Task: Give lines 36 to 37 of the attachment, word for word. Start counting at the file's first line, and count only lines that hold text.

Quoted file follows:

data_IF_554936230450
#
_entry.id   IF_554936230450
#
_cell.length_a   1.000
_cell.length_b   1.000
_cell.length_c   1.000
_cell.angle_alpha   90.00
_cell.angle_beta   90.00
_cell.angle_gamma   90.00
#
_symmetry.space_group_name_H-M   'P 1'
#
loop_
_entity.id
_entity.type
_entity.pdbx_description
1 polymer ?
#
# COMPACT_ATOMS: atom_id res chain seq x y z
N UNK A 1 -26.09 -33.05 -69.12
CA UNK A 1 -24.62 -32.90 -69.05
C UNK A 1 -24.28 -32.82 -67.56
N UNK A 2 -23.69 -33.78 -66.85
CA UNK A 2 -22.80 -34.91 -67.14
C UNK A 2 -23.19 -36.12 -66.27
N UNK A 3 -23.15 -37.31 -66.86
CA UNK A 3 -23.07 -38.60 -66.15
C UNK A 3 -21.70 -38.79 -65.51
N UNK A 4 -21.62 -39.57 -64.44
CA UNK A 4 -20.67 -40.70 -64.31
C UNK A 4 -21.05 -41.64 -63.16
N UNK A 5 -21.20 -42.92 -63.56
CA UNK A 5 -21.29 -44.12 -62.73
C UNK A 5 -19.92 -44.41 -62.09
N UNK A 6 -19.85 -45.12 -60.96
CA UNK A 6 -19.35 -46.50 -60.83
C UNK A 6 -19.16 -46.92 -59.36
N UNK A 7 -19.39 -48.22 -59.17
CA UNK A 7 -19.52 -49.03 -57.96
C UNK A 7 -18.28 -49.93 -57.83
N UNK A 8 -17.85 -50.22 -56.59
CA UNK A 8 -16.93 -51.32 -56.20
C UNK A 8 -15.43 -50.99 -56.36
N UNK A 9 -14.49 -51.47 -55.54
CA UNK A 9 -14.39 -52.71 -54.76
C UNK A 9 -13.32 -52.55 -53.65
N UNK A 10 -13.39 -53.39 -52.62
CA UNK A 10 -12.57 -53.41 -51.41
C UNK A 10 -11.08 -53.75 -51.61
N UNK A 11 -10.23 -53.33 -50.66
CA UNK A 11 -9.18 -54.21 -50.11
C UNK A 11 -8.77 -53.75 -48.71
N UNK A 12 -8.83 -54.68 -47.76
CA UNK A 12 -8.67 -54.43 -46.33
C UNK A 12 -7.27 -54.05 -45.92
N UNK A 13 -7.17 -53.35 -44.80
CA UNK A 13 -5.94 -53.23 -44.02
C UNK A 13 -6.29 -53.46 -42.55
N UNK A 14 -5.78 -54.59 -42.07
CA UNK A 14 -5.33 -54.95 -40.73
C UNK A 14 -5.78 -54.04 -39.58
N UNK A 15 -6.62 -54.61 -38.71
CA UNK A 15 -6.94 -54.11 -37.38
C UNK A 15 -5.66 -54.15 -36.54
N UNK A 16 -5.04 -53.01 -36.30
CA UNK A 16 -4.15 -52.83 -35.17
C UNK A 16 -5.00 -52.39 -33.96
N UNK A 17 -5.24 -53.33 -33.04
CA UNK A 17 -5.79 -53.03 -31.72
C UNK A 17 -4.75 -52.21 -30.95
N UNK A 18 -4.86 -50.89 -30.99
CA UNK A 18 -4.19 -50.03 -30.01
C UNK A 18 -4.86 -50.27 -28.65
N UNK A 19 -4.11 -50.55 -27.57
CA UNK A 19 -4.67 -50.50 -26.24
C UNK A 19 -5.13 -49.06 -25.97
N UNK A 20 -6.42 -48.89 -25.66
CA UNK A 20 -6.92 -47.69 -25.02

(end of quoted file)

N UNK A 6 -19.85 -45.12 -60.96
CA UNK A 6 -19.35 -46.50 -60.83